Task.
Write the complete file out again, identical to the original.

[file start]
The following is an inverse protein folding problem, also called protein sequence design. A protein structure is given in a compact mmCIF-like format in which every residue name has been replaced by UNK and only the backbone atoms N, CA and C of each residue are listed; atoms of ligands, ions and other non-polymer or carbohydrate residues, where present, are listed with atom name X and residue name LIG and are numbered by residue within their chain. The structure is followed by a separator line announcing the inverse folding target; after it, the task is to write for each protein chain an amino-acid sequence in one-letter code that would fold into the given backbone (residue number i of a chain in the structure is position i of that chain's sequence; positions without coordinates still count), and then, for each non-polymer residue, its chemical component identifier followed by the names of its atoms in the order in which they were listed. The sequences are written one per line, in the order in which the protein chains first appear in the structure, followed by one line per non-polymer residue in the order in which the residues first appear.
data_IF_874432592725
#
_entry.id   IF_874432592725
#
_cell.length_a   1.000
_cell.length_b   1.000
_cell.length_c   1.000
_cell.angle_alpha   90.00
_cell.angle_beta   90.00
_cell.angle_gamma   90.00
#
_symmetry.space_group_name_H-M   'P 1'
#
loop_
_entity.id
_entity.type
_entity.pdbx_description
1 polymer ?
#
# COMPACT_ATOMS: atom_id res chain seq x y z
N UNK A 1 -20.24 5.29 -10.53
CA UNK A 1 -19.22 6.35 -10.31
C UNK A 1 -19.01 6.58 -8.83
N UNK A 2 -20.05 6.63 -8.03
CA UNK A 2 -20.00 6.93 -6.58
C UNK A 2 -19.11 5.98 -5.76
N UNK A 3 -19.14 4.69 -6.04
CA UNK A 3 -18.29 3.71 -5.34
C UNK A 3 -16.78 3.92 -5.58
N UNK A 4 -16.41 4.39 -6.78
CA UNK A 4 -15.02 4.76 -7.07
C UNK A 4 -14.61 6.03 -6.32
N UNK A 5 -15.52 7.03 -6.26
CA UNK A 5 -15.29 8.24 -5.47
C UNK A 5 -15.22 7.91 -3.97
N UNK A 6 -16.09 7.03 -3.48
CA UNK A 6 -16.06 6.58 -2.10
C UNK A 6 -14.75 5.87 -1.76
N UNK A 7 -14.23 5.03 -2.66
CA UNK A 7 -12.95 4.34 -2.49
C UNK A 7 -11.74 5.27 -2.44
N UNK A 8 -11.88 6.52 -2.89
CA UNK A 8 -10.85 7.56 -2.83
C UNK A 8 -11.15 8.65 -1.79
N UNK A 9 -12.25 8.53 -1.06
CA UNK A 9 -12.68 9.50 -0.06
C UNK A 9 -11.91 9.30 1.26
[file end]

The following is an inverse protein folding problem, also called protein sequence design. A protein structure is given in a compact mmCIF-like format in which every residue name has been replaced by UNK and only the backbone atoms N, CA and C of each residue are listed; atoms of ligands, ions and other non-polymer or carbohydrate residues, where present, are listed with atom name X and residue name LIG and are numbered by residue within their chain. The structure is followed by a separator line announcing the inverse folding target; after it, the task is to write for each protein chain an amino-acid sequence in one-letter code that would fold into the given backbone (residue number i of a chain in the structure is position i of that chain's sequence; positions without coordinates still count), and then, for each non-polymer residue, its chemical component identifier followed by the names of its atoms in the order in which they were listed. The sequences are written one per line, in the order in which the protein chains first appear in the structure, followed by one line per non-polymer residue in the order in which the residues first appear.
data_IF_874432592725
#
_entry.id   IF_874432592725
#
_cell.length_a   1.000
_cell.length_b   1.000
_cell.length_c   1.000
_cell.angle_alpha   90.00
_cell.angle_beta   90.00
_cell.angle_gamma   90.00
#
_symmetry.space_group_name_H-M   'P 1'
#
loop_
_entity.id
_entity.type
_entity.pdbx_description
1 polymer ?
#
# COMPACT_ATOMS: atom_id res chain seq x y z
N UNK A 1 -20.24 5.29 -10.53
CA UNK A 1 -19.22 6.35 -10.31
C UNK A 1 -19.01 6.58 -8.83
N UNK A 2 -20.05 6.63 -8.03
CA UNK A 2 -20.00 6.93 -6.58
C UNK A 2 -19.11 5.98 -5.76
N UNK A 3 -19.14 4.69 -6.04
CA UNK A 3 -18.29 3.71 -5.34
C UNK A 3 -16.78 3.92 -5.58
N UNK A 4 -16.41 4.39 -6.78
CA UNK A 4 -15.02 4.76 -7.07
C UNK A 4 -14.61 6.03 -6.32
N UNK A 5 -15.52 7.03 -6.26
CA UNK A 5 -15.29 8.24 -5.47
C UNK A 5 -15.22 7.91 -3.97
N UNK A 6 -16.09 7.03 -3.48
CA UNK A 6 -16.06 6.58 -2.10
C UNK A 6 -14.75 5.87 -1.76
N UNK A 7 -14.23 5.03 -2.66
CA UNK A 7 -12.95 4.34 -2.49
C UNK A 7 -11.74 5.27 -2.44
N UNK A 8 -11.88 6.52 -2.89
CA UNK A 8 -10.85 7.56 -2.83
C UNK A 8 -11.15 8.65 -1.79
N UNK A 9 -12.25 8.53 -1.06
CA UNK A 9 -12.68 9.50 -0.06
C UNK A 9 -11.91 9.30 1.26